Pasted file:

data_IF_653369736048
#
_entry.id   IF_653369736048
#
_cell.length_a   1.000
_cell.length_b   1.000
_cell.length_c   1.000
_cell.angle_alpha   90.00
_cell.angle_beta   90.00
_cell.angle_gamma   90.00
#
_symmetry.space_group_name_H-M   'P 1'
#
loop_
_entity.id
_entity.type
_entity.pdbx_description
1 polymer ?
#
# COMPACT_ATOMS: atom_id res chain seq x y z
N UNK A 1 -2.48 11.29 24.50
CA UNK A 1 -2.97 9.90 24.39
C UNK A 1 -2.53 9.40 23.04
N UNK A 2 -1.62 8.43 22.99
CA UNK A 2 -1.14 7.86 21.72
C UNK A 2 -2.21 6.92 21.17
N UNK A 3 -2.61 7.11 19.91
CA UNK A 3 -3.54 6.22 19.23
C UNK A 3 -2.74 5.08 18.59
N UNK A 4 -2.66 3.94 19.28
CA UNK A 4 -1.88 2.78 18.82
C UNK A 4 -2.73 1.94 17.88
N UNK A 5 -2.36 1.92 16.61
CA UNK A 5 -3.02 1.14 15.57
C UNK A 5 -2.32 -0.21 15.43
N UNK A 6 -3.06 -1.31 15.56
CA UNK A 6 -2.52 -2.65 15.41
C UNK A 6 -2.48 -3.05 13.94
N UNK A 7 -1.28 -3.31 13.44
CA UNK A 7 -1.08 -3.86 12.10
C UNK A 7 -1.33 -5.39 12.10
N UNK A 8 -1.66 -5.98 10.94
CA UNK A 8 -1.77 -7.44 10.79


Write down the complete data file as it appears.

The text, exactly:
data_IF_653369736048
#
_entry.id   IF_653369736048
#
_cell.length_a   1.000
_cell.length_b   1.000
_cell.length_c   1.000
_cell.angle_alpha   90.00
_cell.angle_beta   90.00
_cell.angle_gamma   90.00
#
_symmetry.space_group_name_H-M   'P 1'
#
loop_
_entity.id
_entity.type
_entity.pdbx_description
1 polymer ?
#
# COMPACT_ATOMS: atom_id res chain seq x y z
N UNK A 1 -2.48 11.29 24.50
CA UNK A 1 -2.97 9.90 24.39
C UNK A 1 -2.53 9.40 23.04
N UNK A 2 -1.62 8.43 22.99
CA UNK A 2 -1.14 7.86 21.72
C UNK A 2 -2.21 6.92 21.17
N UNK A 3 -2.61 7.11 19.91
CA UNK A 3 -3.54 6.22 19.23
C UNK A 3 -2.74 5.08 18.59
N UNK A 4 -2.66 3.94 19.28
CA UNK A 4 -1.88 2.78 18.82
C UNK A 4 -2.73 1.94 17.88
N UNK A 5 -2.36 1.92 16.61
CA UNK A 5 -3.02 1.14 15.57
C UNK A 5 -2.32 -0.21 15.43
N UNK A 6 -3.06 -1.31 15.56
CA UNK A 6 -2.52 -2.65 15.41
C UNK A 6 -2.48 -3.05 13.94
N UNK A 7 -1.28 -3.31 13.44
CA UNK A 7 -1.08 -3.86 12.10
C UNK A 7 -1.33 -5.39 12.10
N UNK A 8 -1.66 -5.98 10.94
CA UNK A 8 -1.77 -7.44 10.79